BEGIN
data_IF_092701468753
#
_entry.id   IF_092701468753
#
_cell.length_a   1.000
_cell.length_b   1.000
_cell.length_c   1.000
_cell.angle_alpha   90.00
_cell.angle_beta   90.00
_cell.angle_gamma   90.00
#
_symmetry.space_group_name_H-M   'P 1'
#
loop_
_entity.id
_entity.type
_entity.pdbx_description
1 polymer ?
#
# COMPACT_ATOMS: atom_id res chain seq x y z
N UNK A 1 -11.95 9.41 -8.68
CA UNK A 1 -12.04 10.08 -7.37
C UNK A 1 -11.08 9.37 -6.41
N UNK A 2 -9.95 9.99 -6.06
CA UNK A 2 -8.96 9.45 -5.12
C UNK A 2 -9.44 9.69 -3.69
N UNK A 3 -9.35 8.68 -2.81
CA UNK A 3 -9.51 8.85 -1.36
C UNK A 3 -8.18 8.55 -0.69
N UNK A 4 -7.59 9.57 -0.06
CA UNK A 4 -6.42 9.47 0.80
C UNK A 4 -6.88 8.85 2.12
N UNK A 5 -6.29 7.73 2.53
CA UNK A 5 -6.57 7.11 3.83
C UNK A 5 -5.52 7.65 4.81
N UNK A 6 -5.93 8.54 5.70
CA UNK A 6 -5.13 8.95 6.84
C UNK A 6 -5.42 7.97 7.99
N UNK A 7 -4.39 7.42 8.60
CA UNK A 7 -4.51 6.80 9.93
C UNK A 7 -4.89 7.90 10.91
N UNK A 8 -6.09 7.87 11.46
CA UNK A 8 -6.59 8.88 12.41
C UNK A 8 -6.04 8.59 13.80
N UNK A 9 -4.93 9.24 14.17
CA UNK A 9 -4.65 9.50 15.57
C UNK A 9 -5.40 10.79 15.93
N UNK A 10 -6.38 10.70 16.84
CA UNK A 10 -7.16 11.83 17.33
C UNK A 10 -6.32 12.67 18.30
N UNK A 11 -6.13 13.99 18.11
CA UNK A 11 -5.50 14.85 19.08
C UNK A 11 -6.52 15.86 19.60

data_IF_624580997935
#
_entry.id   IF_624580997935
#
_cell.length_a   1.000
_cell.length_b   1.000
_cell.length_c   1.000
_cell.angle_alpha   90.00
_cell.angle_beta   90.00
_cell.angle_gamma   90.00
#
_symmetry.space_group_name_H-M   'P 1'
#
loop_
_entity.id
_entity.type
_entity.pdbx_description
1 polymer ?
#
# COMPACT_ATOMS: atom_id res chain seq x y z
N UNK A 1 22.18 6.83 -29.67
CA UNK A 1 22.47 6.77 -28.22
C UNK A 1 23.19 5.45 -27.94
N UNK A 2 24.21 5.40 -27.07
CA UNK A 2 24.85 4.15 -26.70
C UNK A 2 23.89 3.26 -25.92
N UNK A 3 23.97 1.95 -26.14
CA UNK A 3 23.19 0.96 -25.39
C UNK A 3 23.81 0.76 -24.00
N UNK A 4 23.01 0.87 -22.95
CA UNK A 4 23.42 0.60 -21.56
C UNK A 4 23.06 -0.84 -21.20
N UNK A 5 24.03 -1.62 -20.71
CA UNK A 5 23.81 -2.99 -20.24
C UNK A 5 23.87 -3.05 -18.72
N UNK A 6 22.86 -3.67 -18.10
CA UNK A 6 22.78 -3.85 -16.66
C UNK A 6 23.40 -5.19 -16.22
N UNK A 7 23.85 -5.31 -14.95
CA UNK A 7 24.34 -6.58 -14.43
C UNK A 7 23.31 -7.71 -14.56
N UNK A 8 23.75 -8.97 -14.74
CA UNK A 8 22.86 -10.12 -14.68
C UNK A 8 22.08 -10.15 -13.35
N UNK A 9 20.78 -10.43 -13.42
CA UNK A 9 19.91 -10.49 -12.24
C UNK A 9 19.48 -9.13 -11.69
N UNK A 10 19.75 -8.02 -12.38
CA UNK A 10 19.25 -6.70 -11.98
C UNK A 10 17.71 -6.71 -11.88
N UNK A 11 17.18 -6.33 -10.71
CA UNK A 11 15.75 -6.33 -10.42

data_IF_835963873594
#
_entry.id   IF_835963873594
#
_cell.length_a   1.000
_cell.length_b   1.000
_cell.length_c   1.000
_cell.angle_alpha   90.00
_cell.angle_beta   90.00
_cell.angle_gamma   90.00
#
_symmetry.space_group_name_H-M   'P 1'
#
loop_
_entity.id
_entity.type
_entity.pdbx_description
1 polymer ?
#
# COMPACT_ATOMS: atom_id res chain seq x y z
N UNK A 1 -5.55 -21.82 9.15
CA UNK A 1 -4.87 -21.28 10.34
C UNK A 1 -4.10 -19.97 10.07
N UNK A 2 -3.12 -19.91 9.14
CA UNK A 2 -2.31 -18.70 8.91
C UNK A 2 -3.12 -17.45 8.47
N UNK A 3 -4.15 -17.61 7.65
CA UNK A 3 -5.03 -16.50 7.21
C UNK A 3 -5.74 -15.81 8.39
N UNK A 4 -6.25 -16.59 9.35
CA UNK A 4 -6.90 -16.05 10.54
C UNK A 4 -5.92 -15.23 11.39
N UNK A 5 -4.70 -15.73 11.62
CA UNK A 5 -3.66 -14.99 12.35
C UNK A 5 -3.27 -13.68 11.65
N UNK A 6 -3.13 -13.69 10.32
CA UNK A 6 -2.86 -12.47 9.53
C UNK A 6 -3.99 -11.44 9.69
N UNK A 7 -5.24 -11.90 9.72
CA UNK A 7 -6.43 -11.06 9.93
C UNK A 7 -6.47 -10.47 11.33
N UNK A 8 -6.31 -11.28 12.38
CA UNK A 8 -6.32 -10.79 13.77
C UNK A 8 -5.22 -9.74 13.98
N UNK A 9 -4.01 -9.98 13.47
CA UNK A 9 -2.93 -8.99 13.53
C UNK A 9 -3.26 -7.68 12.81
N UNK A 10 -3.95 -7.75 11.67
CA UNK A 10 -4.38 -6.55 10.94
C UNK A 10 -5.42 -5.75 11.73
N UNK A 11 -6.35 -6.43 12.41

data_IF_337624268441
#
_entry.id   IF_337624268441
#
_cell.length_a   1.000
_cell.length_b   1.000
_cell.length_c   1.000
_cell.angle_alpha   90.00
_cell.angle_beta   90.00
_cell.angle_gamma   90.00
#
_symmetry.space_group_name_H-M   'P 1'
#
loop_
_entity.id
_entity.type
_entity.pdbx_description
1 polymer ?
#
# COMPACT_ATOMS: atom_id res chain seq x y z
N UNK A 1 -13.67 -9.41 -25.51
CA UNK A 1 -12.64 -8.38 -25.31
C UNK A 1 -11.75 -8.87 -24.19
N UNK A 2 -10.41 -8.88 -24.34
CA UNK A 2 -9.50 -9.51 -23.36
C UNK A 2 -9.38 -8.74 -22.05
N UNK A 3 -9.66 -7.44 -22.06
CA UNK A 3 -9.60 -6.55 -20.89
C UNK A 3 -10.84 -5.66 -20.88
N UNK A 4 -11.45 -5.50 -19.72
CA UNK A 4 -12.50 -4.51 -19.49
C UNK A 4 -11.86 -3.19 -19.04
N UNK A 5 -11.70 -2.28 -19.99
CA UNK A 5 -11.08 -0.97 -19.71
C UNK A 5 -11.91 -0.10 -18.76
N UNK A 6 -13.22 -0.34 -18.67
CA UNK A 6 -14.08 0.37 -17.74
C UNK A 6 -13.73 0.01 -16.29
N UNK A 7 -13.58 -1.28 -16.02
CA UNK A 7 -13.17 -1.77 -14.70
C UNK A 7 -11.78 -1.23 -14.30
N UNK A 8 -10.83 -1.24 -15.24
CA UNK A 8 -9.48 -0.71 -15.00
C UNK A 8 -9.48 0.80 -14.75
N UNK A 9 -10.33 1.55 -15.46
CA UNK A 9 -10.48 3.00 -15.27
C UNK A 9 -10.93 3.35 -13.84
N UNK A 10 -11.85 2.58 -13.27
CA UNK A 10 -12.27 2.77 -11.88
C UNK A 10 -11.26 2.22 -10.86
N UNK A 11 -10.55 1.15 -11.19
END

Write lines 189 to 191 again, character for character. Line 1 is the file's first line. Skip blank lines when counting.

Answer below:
N UNK A 5 -11.70 -2.28 -19.99
CA UNK A 5 -11.08 -0.97 -19.71
C UNK A 5 -11.91 -0.10 -18.76